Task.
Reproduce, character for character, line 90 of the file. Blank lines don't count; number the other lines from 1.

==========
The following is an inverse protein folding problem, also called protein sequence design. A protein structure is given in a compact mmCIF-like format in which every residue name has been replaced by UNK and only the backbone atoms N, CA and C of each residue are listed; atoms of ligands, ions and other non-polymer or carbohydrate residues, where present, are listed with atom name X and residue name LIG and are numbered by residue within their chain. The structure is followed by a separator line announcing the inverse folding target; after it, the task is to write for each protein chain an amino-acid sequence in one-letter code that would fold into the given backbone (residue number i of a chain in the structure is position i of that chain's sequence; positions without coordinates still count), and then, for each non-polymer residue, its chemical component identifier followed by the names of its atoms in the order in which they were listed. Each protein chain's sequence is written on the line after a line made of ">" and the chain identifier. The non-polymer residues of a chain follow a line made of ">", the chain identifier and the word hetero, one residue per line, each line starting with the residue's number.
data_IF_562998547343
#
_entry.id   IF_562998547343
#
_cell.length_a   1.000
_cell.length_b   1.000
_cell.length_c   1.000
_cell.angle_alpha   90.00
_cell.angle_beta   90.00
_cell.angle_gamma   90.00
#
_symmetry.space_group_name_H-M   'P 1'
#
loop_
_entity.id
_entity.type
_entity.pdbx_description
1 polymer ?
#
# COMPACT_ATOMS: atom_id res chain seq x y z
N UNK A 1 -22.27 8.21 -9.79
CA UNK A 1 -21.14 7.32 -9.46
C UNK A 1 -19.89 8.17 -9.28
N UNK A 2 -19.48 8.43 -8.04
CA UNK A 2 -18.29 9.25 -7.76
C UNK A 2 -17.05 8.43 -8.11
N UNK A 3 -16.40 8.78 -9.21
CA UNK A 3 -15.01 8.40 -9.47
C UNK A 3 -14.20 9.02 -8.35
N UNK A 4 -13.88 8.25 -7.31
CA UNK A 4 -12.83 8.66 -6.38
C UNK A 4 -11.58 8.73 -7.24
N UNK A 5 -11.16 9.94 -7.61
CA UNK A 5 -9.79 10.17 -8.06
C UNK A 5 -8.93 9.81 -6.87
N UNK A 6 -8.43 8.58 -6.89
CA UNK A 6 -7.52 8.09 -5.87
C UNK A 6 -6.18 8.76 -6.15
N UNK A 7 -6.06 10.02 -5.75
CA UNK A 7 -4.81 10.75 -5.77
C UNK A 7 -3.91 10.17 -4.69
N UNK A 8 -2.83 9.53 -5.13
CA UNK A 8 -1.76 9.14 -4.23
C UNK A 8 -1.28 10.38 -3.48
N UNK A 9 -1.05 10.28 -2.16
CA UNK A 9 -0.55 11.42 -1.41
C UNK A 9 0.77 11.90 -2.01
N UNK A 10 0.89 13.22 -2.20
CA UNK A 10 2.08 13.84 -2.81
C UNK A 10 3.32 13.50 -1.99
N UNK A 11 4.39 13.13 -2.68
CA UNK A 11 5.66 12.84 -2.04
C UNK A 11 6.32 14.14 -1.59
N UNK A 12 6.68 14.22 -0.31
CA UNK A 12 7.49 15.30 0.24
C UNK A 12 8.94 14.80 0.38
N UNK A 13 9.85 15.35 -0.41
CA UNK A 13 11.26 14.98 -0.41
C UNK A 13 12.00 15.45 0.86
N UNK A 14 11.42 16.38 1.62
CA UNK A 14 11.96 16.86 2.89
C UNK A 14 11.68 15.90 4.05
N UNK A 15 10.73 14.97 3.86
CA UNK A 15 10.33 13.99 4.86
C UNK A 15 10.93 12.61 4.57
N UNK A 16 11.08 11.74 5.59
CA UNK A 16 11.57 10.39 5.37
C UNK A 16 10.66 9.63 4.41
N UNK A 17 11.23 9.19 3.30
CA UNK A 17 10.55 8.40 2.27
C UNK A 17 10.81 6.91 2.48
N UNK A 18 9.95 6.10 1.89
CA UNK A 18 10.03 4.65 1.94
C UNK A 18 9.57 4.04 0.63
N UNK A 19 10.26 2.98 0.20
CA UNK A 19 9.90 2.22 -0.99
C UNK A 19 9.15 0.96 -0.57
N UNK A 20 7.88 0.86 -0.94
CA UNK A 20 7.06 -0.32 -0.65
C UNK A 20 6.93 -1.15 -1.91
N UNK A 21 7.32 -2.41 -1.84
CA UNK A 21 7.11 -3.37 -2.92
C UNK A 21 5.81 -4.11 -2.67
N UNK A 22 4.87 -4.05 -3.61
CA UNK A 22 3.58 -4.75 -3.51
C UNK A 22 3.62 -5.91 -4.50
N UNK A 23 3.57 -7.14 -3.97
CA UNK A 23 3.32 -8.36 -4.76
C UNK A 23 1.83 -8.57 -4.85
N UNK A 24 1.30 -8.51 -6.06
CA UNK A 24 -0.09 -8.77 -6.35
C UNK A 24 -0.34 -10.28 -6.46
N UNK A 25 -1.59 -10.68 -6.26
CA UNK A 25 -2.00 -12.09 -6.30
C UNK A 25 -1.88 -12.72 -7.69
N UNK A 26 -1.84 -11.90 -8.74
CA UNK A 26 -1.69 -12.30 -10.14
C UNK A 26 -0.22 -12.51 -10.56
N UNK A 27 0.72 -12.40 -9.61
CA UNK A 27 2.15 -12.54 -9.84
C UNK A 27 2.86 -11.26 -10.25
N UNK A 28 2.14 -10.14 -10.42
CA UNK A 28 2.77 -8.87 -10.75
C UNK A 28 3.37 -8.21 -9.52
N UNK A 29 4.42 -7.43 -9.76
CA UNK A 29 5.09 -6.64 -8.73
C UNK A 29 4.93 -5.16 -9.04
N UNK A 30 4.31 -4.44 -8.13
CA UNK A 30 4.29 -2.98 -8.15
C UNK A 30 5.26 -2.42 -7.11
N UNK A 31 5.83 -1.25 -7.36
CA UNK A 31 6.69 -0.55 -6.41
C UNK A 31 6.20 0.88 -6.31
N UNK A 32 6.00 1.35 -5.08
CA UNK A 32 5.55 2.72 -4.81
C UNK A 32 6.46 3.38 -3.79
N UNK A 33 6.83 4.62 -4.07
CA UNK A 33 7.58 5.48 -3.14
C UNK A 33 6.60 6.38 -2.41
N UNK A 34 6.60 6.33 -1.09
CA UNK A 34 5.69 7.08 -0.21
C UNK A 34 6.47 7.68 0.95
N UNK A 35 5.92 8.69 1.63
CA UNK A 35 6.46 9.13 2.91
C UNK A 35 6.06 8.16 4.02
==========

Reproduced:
C UNK A 23 1.83 -8.57 -4.85